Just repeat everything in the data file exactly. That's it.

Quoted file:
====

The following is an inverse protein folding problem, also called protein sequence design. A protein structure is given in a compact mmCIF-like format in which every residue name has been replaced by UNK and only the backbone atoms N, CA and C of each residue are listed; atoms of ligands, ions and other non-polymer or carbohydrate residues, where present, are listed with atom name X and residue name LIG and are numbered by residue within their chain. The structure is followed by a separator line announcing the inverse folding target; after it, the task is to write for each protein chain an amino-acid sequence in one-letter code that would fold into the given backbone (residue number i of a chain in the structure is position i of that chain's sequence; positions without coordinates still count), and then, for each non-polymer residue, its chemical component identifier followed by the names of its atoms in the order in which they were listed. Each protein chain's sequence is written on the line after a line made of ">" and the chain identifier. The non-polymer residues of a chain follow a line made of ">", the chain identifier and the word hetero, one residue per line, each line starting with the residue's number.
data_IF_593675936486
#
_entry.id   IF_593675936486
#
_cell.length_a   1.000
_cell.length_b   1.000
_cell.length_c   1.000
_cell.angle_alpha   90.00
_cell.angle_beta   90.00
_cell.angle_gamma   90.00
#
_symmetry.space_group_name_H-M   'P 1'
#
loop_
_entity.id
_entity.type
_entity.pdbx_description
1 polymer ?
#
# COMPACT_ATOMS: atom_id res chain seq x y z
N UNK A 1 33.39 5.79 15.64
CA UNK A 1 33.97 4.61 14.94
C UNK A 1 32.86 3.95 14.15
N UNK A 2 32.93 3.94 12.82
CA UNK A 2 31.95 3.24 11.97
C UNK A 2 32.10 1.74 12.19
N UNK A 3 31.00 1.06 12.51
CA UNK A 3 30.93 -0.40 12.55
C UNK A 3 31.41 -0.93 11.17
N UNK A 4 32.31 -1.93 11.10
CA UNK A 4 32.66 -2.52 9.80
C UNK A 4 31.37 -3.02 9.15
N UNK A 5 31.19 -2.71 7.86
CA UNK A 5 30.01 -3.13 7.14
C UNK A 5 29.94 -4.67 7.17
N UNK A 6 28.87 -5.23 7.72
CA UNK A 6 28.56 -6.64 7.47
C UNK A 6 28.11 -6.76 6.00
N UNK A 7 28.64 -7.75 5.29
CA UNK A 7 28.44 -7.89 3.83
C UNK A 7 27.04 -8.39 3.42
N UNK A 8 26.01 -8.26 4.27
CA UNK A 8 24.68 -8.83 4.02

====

The following is an inverse protein folding problem, also called protein sequence design. A protein structure is given in a compact mmCIF-like format in which every residue name has been replaced by UNK and only the backbone atoms N, CA and C of each residue are listed; atoms of ligands, ions and other non-polymer or carbohydrate residues, where present, are listed with atom name X and residue name LIG and are numbered by residue within their chain. The structure is followed by a separator line announcing the inverse folding target; after it, the task is to write for each protein chain an amino-acid sequence in one-letter code that would fold into the given backbone (residue number i of a chain in the structure is position i of that chain's sequence; positions without coordinates still count), and then, for each non-polymer residue, its chemical component identifier followed by the names of its atoms in the order in which they were listed. Each protein chain's sequence is written on the line after a line made of ">" and the chain identifier. The non-polymer residues of a chain follow a line made of ">", the chain identifier and the word hetero, one residue per line, each line starting with the residue's number.
data_IF_593675936486
#
_entry.id   IF_593675936486
#
_cell.length_a   1.000
_cell.length_b   1.000
_cell.length_c   1.000
_cell.angle_alpha   90.00
_cell.angle_beta   90.00
_cell.angle_gamma   90.00
#
_symmetry.space_group_name_H-M   'P 1'
#
loop_
_entity.id
_entity.type
_entity.pdbx_description
1 polymer ?
#
# COMPACT_ATOMS: atom_id res chain seq x y z
N UNK A 1 33.39 5.79 15.64
CA UNK A 1 33.97 4.61 14.94
C UNK A 1 32.86 3.95 14.15
N UNK A 2 32.93 3.94 12.82
CA UNK A 2 31.95 3.24 11.97
C UNK A 2 32.10 1.74 12.19
N UNK A 3 31.00 1.06 12.51
CA UNK A 3 30.93 -0.40 12.55
C UNK A 3 31.41 -0.93 11.17
N UNK A 4 32.31 -1.93 11.10
CA UNK A 4 32.66 -2.52 9.80
C UNK A 4 31.37 -3.02 9.15
N UNK A 5 31.19 -2.71 7.86
CA UNK A 5 30.01 -3.13 7.14
C UNK A 5 29.94 -4.67 7.17
N UNK A 6 28.87 -5.23 7.72
CA UNK A 6 28.56 -6.64 7.47
C UNK A 6 28.11 -6.76 6.00
N UNK A 7 28.64 -7.75 5.29
CA UNK A 7 28.44 -7.89 3.83
C UNK A 7 27.04 -8.39 3.42
N UNK A 8 26.01 -8.26 4.27
CA UNK A 8 24.68 -8.83 4.02